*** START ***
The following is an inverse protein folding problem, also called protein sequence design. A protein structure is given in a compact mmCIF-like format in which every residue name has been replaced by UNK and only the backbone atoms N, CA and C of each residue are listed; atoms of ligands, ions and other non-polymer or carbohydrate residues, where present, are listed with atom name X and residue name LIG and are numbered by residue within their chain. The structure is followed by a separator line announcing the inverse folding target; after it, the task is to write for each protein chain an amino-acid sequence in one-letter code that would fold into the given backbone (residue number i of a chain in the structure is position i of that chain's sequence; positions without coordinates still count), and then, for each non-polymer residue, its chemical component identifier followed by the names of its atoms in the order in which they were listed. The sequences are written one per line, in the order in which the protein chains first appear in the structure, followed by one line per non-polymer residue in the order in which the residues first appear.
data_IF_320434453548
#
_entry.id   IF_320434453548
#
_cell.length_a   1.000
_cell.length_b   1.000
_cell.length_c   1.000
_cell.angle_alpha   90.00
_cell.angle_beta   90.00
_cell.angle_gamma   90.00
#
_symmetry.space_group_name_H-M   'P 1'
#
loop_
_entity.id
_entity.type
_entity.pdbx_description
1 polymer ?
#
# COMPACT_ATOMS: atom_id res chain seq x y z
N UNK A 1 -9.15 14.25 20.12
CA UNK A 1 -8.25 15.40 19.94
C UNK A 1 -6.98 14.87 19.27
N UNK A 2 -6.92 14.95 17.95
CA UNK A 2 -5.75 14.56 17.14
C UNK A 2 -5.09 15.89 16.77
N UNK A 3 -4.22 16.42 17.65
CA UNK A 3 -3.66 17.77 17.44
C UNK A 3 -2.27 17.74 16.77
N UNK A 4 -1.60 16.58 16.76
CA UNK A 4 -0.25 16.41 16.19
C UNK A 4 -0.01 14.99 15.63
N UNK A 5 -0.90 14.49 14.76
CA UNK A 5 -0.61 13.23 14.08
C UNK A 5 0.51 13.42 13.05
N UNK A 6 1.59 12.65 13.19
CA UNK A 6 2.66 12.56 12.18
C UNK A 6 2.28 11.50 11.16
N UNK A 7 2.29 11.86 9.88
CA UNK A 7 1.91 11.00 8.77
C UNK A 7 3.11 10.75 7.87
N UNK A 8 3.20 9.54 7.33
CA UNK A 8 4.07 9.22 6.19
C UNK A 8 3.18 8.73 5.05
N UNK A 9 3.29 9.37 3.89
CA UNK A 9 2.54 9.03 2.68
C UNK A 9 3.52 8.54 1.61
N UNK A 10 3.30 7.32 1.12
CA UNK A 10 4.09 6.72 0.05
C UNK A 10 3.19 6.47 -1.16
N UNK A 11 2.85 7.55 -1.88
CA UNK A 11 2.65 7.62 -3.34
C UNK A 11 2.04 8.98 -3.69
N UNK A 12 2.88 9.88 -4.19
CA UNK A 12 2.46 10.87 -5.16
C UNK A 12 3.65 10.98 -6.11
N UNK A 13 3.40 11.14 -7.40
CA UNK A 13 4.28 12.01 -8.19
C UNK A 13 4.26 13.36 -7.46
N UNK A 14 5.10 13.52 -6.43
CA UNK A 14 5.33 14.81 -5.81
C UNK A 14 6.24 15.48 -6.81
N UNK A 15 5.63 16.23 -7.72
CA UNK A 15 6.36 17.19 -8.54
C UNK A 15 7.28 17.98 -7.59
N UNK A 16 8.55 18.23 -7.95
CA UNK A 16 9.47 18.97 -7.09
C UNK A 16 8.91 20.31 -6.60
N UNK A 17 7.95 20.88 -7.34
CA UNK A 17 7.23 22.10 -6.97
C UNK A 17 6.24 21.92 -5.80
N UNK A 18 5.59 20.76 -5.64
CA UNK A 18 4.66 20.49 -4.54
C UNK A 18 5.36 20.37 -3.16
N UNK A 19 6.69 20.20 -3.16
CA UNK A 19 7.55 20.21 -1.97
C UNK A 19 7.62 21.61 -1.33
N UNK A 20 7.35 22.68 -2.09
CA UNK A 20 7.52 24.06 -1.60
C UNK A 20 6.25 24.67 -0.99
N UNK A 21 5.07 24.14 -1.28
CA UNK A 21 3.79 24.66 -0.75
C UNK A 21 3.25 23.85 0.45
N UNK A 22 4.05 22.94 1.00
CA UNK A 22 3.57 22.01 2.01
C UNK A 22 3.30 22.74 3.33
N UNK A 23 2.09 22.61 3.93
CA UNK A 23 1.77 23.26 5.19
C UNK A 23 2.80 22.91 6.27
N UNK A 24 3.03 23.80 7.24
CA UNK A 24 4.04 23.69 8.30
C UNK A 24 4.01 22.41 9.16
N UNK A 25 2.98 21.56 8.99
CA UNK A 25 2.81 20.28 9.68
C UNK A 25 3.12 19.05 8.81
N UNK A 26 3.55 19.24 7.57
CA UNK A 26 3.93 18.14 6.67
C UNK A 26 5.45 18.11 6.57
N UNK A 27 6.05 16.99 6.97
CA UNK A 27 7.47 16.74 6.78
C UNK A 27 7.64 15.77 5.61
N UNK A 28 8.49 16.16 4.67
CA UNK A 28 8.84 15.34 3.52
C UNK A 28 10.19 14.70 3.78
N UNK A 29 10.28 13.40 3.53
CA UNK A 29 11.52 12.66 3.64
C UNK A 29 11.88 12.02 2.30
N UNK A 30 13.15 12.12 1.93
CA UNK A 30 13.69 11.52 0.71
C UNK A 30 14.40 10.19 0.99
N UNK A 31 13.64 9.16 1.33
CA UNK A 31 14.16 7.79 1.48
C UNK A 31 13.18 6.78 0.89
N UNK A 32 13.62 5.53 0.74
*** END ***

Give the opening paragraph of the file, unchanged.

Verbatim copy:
The following is an inverse protein folding problem, also called protein sequence design. A protein structure is given in a compact mmCIF-like format in which every residue name has been replaced by UNK and only the backbone atoms N, CA and C of each residue are listed; atoms of ligands, ions and other non-polymer or carbohydrate residues, where present, are listed with atom name X and residue name LIG and are numbered by residue within their chain. The structure is followed by a separator line announcing the inverse folding target; after it, the task is to write for each protein chain an amino-acid sequence in one-letter code that would fold into the given backbone (residue number i of a chain in the structure is position i of that chain's sequence; positions without coordinates still count), and then, for each non-polymer residue, its chemical component identifier followed by the names of its atoms in the order in which they were listed. The sequences are written one per line, in the order in which the protein chains first appear in the structure, followed by one line per non-polymer residue in the order in which the residues first appear.